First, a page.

1. Azure Storage
Azure IaaS is designed for high-end workloads and will automatically scale up or down to 1000 instances. For existing virtualization pros, the learning curve is minimal as Azure runs on most Windows or Linux-based workloads.
- Durable and highly available:
Redundancy ensures that your data is safe in the event of transient hardware failures. You can also opt to replicate data across data centers or geographical regions for additional protection from local catastrophe or natural disaster. Data replicated in this way remains highly available in the accident of an unexpected outage.
All data was written to Azure Storage is encrypted by the service. Azure Storage provides you with fine-grained control over who has a permission to access your data.
Azure Storage is designed to be densely scalable to meet the data storage and performance of applications.
Microsoft Azure handles hardware maintenance, updates, and critical issues for you.
Data in Azure Storage is accessible from anywhere in the world over HTTP or HTTPS. Microsoft provides SDKs for Azure Storage in a variety of languages — .NET, Java, Node.js, Python, PHP, Ruby, Go, and others — as well as a mature REST API. Azure Storage supports scripting in Azure PowerShell or Azure CLI. And the Azure portal and Azure Storage Explorer offer easy visual solutions for working with your data.
2. Disk Storage:
An Azure managed disk is a virtual hard disk (VHD). You can think of it like a physical disk in an on-premises server but, virtualized. Azure managed disks are stored as page blobs, which are a random IO storage object in Azure. We call a managed disk ‘managed’ because it is an abstraction over page blobs, blob containers, and Azure storage accounts. With managed disks, all you have to do is provision the disk, and Azure takes care of the rest.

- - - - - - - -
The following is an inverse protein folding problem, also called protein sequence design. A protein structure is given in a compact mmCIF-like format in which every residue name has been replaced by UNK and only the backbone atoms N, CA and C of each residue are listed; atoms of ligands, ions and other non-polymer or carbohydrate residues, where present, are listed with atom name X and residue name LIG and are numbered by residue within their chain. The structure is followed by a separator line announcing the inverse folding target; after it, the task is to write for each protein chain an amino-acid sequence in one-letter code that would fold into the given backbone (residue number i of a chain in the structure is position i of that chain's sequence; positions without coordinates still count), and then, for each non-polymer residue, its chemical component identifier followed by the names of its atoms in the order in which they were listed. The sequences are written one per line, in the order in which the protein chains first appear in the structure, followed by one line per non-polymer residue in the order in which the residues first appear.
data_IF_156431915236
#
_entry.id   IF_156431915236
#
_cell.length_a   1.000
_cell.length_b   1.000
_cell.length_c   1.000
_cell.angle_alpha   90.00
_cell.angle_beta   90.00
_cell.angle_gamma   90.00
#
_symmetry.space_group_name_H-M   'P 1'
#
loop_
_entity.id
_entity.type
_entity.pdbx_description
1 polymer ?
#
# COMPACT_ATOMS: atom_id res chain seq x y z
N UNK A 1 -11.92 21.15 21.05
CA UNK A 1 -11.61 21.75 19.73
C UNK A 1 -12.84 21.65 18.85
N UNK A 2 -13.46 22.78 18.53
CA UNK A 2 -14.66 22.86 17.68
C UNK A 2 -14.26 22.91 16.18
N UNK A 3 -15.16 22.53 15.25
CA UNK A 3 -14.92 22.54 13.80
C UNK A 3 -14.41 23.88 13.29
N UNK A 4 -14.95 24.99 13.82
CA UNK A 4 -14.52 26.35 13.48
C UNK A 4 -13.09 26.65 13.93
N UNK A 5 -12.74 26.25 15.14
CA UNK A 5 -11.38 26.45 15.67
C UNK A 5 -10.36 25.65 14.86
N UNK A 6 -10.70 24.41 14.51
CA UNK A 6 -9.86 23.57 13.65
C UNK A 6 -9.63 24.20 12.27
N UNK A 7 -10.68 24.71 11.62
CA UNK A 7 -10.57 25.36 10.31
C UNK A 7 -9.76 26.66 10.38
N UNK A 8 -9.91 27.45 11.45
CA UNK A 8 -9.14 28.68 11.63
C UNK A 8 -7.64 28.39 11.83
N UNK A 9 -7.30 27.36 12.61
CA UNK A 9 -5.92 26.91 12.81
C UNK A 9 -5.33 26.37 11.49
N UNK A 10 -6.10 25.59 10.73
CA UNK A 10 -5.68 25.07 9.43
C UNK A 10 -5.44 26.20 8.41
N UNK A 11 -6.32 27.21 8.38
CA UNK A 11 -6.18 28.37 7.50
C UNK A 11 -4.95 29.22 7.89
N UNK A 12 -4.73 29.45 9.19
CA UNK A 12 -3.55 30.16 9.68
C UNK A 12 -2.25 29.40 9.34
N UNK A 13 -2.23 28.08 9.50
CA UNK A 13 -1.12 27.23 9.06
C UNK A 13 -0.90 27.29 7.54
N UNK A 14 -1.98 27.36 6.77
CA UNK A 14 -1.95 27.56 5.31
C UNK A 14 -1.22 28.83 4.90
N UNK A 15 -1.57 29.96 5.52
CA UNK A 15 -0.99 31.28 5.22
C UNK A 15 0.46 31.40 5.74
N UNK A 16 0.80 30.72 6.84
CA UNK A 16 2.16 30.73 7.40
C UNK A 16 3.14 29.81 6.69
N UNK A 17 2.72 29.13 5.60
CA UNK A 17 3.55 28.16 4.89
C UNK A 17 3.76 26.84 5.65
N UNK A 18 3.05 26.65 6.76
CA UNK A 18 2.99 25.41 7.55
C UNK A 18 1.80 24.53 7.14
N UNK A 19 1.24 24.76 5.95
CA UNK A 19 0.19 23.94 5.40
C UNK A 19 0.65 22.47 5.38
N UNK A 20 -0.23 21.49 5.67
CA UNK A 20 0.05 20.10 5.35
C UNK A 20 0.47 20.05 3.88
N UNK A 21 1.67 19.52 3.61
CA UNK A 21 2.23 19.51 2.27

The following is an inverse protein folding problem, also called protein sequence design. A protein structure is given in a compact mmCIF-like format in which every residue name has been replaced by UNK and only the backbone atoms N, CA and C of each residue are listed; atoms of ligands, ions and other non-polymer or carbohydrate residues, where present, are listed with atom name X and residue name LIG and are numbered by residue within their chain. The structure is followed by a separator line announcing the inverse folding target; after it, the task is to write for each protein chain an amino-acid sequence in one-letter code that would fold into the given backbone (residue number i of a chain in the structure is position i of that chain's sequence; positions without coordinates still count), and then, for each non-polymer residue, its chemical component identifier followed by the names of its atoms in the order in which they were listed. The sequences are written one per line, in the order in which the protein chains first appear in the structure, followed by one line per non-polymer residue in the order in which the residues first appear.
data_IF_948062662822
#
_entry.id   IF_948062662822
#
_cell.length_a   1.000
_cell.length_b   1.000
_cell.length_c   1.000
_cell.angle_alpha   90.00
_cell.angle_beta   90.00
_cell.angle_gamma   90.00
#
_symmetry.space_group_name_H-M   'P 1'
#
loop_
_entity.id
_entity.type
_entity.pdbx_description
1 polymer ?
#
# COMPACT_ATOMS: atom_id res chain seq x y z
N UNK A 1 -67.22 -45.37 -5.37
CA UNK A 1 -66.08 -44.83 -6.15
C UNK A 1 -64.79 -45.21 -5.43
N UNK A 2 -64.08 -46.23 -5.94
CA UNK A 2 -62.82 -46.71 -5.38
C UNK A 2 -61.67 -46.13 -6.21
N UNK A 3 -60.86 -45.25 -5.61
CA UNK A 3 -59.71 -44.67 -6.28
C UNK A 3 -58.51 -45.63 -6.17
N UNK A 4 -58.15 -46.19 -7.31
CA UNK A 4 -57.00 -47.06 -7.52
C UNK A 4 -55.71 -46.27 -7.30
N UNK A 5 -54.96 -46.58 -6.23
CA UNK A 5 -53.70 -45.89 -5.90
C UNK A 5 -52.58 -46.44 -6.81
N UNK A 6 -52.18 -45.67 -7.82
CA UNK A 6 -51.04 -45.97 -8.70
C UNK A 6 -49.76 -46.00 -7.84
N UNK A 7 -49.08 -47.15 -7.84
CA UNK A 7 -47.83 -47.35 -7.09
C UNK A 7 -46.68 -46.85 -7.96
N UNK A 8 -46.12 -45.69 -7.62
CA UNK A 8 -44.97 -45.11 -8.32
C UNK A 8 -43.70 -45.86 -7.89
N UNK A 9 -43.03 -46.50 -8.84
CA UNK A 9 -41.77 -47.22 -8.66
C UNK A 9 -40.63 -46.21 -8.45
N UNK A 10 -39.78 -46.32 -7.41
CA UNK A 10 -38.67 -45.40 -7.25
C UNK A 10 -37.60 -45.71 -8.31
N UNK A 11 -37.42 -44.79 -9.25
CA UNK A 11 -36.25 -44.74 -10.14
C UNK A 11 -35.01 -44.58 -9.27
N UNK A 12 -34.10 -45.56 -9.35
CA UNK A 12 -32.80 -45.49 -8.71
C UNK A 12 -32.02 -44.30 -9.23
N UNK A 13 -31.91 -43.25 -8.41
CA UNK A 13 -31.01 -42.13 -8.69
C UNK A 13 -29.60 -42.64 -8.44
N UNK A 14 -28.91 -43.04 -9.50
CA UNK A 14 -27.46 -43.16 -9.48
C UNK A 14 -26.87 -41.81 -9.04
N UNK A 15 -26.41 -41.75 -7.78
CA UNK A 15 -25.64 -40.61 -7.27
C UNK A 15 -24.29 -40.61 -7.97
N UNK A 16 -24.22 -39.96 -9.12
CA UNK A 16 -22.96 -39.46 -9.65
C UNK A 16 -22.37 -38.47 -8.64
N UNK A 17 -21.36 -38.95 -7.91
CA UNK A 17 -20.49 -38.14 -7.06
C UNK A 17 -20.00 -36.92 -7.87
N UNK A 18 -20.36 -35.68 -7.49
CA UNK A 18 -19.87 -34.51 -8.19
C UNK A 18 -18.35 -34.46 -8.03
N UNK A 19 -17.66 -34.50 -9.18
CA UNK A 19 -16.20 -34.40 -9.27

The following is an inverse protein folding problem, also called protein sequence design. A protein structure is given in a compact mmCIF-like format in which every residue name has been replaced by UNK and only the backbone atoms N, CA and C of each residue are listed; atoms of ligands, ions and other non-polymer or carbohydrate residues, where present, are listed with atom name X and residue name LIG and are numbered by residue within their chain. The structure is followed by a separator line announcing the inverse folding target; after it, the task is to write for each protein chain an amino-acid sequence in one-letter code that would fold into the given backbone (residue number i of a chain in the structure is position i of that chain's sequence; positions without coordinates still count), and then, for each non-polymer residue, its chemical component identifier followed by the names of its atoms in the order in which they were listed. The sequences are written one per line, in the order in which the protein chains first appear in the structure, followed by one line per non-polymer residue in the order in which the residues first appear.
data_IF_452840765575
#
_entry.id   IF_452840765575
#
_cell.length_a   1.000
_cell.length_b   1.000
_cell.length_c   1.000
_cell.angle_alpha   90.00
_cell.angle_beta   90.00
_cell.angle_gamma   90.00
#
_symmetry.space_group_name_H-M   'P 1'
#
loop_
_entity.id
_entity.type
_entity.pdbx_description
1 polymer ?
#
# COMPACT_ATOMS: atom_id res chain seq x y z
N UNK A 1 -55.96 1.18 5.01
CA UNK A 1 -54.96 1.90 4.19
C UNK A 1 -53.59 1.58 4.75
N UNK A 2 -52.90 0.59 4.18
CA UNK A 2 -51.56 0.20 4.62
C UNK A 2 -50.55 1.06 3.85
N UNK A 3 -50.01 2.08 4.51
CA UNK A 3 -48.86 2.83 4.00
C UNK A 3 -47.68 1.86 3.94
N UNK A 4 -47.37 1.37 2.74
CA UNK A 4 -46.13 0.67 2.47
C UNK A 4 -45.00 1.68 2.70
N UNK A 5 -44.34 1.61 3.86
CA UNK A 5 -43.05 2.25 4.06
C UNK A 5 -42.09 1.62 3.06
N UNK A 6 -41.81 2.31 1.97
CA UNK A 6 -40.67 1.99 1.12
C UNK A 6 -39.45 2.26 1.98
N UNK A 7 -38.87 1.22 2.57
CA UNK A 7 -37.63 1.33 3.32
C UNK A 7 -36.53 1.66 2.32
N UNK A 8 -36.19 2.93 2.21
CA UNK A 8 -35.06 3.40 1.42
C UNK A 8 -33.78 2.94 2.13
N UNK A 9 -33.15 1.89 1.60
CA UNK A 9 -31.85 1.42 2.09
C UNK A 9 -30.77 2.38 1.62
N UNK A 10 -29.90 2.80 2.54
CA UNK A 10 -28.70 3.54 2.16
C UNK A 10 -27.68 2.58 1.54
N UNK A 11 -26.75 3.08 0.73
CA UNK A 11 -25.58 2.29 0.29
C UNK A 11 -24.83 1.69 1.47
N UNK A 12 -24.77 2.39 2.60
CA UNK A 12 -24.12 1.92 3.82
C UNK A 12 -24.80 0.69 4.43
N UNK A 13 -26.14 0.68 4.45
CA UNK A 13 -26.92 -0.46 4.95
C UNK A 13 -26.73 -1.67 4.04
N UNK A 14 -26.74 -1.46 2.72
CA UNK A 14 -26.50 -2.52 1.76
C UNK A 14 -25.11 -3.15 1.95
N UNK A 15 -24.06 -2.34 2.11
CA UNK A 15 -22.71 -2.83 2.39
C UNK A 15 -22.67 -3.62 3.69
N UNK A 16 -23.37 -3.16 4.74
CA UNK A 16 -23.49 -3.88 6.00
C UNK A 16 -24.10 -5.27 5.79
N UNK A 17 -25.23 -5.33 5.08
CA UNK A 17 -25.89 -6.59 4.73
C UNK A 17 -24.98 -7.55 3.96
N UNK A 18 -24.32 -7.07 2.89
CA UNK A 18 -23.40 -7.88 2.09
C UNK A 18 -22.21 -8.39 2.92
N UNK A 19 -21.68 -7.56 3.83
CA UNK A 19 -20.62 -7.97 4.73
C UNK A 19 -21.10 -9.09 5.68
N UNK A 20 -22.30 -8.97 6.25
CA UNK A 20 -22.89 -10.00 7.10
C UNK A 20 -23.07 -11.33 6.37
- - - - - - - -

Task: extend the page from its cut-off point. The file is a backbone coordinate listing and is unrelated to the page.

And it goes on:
3. Azure Blob Storage:
Azure Blob storage is Microsoft’s object storage solution for the cloud. Blob storage is optimized for storing massive amounts of unstructured data, such as text or binary data.
Blob storage is ideal for:
- Serving images or documents directly to a browser.
- Storing files for distributed access.
- Streaming video and audio.
- Storing data for backup and restore, disaster recovery, and archiving.
- Storing data for analysis by an on-premises or Azure-hosted service.
Objects in Blob storage can be accessed from anywhere in the world via HTTP or HTTPS.
4. Azure Files:
Azure Files enables you to set up highly available network file shares that can be accessed by using the standard Server Message Block (SMB) protocol. That means that multiple VMs can share the same files with both read and write access. You can also read the files using the REST interface or the storage client libraries
File shares can be used for many common scenarios:
- Many on-premises applications use file shares. This feature makes it easier to migrate those applications that share data to Azure. If you mount the file share to the same drive letter that the on-premises application uses, the part of your application that accesses the file share should work with minimal, if any, changes.
- Configuration files can be stored on a file share and accessed from multiple VMs. Tools and utilities used by multiple developers in a group can be stored on a file share, ensuring that everybody can find them, and that they use the same version.
- Diagnostic logs, metrics, and crash dumps are just three examples of data that can be written to a file share and processed or analyzed later.
5. Encryption at REST:
Azure Storage Service Encryption (SSE) at rest helps you protect and safeguard your data to meet your organizational security and compliance commitments. With this feature, Azure Storage automatically encrypts your data prior to persisting to storage and decrypts prior to retrieval. The encryption, decryption, and key management are totally transparent to users.